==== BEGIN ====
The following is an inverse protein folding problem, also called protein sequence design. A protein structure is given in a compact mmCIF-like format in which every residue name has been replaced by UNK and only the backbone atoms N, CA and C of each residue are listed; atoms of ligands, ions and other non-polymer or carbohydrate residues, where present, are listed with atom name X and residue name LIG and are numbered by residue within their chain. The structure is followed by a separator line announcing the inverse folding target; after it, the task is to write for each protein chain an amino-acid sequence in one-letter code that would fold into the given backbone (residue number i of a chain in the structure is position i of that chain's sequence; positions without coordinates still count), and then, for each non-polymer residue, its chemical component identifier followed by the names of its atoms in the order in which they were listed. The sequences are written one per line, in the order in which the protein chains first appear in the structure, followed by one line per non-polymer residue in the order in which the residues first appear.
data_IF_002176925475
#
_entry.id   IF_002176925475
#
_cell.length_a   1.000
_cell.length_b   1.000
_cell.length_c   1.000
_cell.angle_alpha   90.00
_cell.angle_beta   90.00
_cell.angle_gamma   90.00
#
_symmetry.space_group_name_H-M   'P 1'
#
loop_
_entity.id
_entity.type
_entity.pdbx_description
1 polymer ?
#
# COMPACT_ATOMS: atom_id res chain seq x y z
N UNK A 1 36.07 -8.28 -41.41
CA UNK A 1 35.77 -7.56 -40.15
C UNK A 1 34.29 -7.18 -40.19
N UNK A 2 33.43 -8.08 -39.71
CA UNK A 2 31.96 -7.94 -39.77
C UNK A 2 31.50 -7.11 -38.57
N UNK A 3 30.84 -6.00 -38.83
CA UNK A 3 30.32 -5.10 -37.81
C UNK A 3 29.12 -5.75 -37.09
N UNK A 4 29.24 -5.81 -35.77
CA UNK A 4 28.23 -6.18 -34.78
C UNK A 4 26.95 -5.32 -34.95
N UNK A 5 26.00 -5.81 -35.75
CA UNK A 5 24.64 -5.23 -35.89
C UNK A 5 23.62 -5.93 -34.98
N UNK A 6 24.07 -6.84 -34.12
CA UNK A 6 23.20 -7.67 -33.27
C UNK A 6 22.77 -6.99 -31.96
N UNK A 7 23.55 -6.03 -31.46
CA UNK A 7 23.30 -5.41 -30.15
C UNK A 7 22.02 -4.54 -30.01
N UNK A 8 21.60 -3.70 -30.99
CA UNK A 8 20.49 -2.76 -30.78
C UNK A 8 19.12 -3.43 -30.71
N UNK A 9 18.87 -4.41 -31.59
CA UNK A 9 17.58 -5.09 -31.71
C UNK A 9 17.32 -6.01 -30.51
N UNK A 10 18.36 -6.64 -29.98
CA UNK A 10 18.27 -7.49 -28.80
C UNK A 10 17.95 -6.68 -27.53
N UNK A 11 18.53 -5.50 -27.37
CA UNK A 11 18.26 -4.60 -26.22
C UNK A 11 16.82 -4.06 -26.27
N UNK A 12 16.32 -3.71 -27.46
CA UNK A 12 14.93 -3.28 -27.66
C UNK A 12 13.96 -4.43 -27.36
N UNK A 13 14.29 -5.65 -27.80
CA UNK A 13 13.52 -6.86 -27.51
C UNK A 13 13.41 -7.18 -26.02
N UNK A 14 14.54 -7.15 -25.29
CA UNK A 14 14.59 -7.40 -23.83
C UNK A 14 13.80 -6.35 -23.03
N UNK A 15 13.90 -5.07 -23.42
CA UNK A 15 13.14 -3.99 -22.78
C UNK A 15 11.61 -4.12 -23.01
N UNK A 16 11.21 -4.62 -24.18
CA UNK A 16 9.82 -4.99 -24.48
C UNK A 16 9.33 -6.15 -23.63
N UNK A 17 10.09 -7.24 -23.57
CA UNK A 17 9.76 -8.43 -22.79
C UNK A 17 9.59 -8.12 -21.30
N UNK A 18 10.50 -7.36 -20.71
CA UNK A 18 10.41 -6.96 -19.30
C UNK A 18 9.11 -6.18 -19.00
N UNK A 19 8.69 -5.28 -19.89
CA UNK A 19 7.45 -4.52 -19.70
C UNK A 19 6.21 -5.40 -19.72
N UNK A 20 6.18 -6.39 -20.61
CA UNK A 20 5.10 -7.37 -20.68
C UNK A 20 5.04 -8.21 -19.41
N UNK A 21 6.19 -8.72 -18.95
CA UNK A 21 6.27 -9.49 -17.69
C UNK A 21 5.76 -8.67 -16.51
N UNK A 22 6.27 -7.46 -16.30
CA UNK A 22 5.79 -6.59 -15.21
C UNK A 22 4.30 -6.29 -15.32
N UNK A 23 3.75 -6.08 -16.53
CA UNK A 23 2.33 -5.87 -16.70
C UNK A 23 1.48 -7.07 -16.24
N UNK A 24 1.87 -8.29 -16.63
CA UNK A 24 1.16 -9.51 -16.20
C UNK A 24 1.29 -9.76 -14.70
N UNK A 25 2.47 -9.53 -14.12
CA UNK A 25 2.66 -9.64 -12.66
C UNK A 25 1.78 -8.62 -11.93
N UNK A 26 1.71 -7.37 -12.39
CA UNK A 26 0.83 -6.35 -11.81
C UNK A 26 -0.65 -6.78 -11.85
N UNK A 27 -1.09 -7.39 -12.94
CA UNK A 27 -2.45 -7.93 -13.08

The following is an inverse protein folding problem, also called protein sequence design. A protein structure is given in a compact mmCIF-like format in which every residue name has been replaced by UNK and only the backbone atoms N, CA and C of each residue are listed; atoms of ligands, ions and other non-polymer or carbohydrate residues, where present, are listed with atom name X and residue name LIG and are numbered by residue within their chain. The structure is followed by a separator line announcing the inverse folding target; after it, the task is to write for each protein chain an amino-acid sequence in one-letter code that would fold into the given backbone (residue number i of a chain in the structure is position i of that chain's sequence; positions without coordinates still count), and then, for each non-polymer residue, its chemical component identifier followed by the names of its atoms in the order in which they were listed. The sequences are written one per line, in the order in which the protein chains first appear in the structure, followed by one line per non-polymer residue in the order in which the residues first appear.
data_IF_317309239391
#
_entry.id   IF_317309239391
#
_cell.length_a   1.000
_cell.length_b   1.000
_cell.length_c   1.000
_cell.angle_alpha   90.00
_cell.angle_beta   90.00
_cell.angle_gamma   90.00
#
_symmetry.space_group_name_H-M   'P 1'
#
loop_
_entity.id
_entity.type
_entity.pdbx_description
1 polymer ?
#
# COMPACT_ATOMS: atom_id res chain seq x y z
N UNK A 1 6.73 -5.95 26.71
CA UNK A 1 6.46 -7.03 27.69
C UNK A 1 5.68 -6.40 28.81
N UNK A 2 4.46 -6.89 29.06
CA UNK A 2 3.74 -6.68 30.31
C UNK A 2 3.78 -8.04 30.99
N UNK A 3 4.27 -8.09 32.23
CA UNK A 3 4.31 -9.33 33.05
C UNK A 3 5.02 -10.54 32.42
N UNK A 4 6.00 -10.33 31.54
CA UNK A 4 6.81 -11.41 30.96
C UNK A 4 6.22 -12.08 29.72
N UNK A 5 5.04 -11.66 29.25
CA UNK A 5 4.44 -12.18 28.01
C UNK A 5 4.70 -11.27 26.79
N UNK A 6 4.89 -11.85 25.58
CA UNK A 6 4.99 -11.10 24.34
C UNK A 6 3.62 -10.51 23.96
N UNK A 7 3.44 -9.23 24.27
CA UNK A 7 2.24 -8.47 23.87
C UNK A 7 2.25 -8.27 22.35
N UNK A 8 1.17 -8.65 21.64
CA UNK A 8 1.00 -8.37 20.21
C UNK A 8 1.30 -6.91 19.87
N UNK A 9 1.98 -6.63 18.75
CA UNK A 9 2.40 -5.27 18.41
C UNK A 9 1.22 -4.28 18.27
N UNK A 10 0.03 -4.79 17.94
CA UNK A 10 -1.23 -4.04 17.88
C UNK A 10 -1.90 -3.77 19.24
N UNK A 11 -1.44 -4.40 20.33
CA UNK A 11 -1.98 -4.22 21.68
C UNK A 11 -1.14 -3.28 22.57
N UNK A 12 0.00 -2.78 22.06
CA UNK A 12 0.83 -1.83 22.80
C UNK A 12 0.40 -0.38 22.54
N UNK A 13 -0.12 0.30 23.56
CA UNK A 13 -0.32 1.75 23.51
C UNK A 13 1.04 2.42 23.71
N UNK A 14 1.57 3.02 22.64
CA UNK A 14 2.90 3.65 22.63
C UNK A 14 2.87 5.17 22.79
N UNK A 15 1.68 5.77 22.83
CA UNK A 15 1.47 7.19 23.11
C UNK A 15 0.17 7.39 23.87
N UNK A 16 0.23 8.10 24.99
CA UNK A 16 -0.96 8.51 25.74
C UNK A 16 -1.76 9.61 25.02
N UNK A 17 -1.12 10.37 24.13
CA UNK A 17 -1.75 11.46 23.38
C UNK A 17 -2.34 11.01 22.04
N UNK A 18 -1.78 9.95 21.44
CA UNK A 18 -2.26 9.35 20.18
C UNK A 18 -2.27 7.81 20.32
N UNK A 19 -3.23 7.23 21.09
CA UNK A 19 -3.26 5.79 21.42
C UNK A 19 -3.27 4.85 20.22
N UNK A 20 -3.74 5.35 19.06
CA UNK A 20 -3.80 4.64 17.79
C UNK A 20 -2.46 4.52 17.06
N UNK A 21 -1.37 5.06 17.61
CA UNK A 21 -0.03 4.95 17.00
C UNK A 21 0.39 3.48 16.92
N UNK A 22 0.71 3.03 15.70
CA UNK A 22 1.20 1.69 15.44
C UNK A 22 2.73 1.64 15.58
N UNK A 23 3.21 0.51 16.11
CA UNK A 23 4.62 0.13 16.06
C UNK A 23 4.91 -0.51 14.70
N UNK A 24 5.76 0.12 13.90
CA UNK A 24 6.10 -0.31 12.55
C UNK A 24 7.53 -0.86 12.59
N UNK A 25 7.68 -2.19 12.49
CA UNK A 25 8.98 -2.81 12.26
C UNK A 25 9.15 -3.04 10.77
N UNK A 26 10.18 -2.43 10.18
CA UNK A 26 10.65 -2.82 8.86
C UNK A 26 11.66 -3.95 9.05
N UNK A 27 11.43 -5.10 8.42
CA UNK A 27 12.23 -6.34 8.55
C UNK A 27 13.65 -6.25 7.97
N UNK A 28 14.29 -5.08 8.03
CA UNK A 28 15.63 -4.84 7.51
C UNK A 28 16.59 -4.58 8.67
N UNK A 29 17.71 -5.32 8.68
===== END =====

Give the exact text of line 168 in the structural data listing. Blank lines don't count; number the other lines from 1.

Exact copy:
N UNK A 16 0.23 8.10 24.99